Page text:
Cinema vs the Olympics

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I really digged (dug?) the Beijing Olympics. I can remember staying up until 4 in the morning in order to catch the results of the show-jumping (you know you’ve got a problem when terms like Hogsback and Piaffe make sense to you) and then sleeping until 3pm the next day in order to maintain my stamina for the sailing events or, best of all, the Keirin. What the fuck even is a Keirin?

Maybe I got my fill four years ago or maybe I just don’t have the enthusiasm for track and field that I once had but, this summer, I’ll be surprised if I watch more than the 100 metres final. London is going to be insufferable; as if it weren’t already sticky enough, smoggy enough or full of incredibly loud Spanish tourists (enough), the entire world is going to be descending onto my doorstep. Not literally, I hope.

It’s lucky for me, therefore, that my dominant passion is going to the cinema, which are like bomb shelters from the incessant hooting of vuvuzelas and the carriages of the Tube, which are liable to feel more and more like clammy coffins or some sick pre-school science experiment involving a family of slugs and a roll of clingfilm.  When I imagine stretching out, preferably alone, in Screen 2 of the Cineworld Haymarket (a cool couple of miles from the Olympic park in Stratford), the cinema’s normally irritating air conditioning blowing my newly shaved hair about, I remember why it is that I prefer sitting in these dark, projector lit rooms to queuing for two hours to see a series of men in leotards straddle a pommel horse.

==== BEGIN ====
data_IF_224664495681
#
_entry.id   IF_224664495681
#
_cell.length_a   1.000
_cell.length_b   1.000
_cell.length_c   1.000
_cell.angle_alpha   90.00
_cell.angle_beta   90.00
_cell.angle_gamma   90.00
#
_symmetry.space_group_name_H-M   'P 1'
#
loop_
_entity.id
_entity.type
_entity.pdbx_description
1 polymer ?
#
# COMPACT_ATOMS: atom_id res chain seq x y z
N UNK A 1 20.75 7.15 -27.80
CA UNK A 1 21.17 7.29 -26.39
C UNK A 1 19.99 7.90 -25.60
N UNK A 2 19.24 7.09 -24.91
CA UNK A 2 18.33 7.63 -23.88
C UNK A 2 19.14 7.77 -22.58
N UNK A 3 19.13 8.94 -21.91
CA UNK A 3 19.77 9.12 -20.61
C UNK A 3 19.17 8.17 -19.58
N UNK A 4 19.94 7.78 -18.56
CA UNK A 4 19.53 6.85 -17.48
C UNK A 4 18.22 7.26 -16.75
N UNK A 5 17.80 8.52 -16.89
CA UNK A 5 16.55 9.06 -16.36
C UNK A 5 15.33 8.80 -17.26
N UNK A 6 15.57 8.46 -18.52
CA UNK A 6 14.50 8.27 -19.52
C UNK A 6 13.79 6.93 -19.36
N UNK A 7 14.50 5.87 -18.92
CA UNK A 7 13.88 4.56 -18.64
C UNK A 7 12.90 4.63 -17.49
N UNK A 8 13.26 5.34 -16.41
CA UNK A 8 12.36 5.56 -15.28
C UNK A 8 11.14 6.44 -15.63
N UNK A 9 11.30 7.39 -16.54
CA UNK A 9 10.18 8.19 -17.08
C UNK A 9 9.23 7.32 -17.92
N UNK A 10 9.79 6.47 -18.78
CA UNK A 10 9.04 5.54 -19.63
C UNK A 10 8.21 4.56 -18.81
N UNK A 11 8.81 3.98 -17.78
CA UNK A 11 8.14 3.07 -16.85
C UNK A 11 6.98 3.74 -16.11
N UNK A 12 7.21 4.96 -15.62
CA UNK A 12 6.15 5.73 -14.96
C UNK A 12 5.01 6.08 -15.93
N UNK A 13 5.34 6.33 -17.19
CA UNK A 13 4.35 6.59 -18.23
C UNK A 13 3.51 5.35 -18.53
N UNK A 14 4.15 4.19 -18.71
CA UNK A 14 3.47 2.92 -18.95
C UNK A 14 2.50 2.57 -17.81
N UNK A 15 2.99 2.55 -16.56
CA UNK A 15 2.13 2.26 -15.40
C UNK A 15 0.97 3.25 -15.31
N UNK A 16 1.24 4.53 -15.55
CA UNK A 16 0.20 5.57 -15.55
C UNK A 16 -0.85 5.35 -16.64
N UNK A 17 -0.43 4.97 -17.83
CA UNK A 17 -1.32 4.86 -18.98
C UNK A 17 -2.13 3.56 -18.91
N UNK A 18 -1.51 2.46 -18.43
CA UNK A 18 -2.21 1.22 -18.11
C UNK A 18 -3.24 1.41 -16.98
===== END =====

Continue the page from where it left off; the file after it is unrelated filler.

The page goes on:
For many people, the highlight of this summer’s cinematic schedule is this month’s The Dark Knight Rises. Much as I’m looking forward to Christian Bale’s final outing in the Batman costume, there are plenty of other treats about, many of which you’ll only be able to find if you’re willing to poke about whilst everyone else is glued to BBC1. It’s a simple choice: spend your summer gaining an instantly regrettable amount of knowledge about minor sports and the obscure countries that compete in them, or acquire life experience and a meditative sense of calm by heading for the cinemas.

Judging, however, by the amount of Euro 2012 that I’ve spent the last month watching (prelims, what prelims?) my prediction that I’ll manage to evade the long arm of the Olympics for more than a day or two might be proved somewhat premature. All I really want is cool, calm and a half-gallon of Coke. Is that too much to ask for this summer?

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